The month of August, with all its images of vacation and hot lazy evenings at the Dairy Queen, also marks the anniversary of the only use in history of nuclear weapons. While there are many examples of the horrific in war, the Shirley-Jones Gallery has decided to use the nuclear detonations in 1945 over Hiroshima (August 6) and Nagasaki (August 9) as the impetus to dedicate each August in its exhibition schedule for a show that addresses issues surrounding the pursuit of Peace. This year, the August exhibition will be The Unforgettable Fire; Drawings by Survivors of Hiroshima.
The exhibition was assembled by the Peace Museum in Chicago, Illinois, the only institution of its kind in the United States. It was founded in 1974 by artist and peace activist Mark Rogovin in response to the persistence of the war in Viet Nam. Over the years, it has presented diverse programs and exhibitions concerning the pursuit of peace at domestic and community levels in addition to the international scale.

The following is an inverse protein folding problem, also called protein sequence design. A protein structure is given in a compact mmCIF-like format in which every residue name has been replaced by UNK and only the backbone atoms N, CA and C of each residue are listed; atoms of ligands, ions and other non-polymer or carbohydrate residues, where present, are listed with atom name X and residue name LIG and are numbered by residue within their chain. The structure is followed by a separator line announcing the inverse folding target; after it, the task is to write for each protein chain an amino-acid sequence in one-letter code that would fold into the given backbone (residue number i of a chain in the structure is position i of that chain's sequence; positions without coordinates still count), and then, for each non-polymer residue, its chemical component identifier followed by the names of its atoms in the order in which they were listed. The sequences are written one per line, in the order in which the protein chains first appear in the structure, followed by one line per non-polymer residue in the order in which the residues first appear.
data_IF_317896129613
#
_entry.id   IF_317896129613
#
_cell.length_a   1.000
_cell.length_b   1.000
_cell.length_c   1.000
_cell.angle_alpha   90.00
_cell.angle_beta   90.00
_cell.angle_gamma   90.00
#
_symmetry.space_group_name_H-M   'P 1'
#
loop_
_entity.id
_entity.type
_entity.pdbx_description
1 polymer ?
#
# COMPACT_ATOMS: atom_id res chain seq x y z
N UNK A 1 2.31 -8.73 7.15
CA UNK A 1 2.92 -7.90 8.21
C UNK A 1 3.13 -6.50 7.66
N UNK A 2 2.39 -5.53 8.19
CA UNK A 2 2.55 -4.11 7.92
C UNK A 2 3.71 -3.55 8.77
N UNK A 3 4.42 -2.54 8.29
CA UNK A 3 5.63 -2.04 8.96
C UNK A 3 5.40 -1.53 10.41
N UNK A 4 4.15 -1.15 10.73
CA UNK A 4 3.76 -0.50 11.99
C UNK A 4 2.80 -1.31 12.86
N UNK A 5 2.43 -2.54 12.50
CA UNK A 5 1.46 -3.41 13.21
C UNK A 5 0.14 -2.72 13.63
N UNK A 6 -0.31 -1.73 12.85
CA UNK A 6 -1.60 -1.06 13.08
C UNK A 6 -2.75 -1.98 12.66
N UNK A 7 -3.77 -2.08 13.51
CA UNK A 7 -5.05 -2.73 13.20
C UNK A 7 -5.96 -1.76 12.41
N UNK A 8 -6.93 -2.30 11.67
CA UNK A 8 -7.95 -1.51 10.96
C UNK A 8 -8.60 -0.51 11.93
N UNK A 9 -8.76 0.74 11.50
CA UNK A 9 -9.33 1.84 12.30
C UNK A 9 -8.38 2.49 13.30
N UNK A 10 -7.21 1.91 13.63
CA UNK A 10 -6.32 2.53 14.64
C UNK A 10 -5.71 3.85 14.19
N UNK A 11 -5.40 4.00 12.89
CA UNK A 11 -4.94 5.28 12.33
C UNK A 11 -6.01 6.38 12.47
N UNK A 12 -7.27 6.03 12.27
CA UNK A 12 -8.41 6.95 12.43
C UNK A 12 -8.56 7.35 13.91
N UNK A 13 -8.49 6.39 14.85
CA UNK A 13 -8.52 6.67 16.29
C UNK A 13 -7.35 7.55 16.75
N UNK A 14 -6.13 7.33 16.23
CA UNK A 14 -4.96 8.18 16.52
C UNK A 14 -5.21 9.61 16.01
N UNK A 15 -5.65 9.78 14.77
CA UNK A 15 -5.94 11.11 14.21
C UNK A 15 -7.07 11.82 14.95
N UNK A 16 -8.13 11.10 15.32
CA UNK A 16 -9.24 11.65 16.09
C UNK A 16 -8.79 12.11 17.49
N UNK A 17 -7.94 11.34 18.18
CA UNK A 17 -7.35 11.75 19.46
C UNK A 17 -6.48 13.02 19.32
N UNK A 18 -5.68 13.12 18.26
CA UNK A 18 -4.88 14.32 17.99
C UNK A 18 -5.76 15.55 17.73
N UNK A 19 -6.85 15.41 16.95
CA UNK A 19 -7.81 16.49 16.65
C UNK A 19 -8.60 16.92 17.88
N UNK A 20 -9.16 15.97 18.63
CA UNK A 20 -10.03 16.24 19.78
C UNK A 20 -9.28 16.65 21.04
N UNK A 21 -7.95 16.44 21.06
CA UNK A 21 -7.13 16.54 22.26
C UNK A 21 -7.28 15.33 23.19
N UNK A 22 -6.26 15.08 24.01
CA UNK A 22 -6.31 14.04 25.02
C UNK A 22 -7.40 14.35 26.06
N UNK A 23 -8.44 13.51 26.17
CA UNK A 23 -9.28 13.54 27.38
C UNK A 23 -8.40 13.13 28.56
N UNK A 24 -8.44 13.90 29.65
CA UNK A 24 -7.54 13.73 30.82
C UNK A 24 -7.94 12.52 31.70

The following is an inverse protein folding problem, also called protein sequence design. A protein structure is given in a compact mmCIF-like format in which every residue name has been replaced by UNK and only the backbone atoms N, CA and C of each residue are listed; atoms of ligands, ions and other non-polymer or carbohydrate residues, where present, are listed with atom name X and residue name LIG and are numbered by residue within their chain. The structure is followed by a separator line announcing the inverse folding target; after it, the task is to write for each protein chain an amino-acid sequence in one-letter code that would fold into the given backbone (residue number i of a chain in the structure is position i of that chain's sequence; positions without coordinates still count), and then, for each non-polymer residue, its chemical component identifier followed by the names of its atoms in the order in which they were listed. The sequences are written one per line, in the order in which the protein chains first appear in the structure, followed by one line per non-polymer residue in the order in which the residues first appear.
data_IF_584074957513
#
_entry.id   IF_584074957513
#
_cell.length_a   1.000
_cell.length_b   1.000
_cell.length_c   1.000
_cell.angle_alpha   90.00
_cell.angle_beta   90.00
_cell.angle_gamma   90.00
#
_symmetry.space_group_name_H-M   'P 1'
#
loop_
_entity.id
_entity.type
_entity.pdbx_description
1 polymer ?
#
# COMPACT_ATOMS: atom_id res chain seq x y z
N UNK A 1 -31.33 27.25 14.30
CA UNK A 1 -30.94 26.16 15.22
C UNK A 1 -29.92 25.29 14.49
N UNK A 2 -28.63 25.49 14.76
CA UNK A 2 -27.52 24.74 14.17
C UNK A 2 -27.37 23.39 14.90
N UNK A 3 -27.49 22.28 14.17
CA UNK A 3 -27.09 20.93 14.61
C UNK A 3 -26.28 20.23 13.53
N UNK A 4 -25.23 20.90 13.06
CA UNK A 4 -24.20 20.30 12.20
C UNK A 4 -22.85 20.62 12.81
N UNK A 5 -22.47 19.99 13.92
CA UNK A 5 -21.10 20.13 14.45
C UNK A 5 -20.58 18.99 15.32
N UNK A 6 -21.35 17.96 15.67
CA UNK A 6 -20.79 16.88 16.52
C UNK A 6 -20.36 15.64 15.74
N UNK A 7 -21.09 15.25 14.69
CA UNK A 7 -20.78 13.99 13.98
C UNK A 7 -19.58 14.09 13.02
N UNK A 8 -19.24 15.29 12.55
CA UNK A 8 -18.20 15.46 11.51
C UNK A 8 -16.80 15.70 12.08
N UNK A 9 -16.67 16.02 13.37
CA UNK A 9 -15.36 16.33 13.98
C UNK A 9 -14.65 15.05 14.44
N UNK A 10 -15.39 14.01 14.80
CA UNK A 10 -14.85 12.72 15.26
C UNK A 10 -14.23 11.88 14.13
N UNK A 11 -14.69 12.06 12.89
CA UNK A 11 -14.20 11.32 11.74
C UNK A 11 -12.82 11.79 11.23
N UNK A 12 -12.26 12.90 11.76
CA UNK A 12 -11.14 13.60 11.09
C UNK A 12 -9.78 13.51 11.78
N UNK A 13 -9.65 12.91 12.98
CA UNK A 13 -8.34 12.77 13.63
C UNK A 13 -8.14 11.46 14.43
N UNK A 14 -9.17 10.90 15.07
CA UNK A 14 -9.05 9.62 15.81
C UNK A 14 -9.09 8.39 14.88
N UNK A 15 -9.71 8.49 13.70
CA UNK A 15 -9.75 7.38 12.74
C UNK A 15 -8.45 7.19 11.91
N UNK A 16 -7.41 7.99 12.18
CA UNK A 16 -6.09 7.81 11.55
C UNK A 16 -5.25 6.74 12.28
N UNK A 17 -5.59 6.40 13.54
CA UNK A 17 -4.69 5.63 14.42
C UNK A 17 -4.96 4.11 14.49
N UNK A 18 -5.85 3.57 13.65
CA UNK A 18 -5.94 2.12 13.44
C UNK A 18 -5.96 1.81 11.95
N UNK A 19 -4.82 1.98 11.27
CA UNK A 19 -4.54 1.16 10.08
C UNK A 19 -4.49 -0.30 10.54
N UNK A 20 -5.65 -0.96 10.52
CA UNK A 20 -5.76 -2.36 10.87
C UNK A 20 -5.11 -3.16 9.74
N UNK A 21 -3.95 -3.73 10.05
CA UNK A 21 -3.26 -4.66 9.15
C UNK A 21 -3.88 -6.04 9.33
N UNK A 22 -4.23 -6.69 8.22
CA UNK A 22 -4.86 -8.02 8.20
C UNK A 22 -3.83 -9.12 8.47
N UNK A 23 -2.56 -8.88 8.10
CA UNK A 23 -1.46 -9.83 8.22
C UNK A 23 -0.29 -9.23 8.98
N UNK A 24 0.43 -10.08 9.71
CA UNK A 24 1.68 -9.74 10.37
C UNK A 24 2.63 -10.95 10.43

The Unforgettable Fire consists of images drawn from the memories of survivors of Hiroshima. These are uncomplicated, direct drawings by regular people who have recorded on paper images and text describing a part of what they witnessed. The show was curated by Mr. Rogovin from some 2000 works. The final selection was shown at the Peace Museum in 1982.
Asked what he wanted to accomplish with this exhibit, Rogovin said, "Most importantly that the viewer should not let this happen again." Later, high quality reproductions were made of 24 carefully chosen images. This body has been shown at a number of venues nationally and internationally and is what will be on view in August at the Shirley-Jones Gallery in Yellow Springs, Ohio.
The exhibition runs from August 6 through August 28. The gallery is open Wednesday-Saturday, 2-6pm and by appointment. For further information call (937) 767-1711 .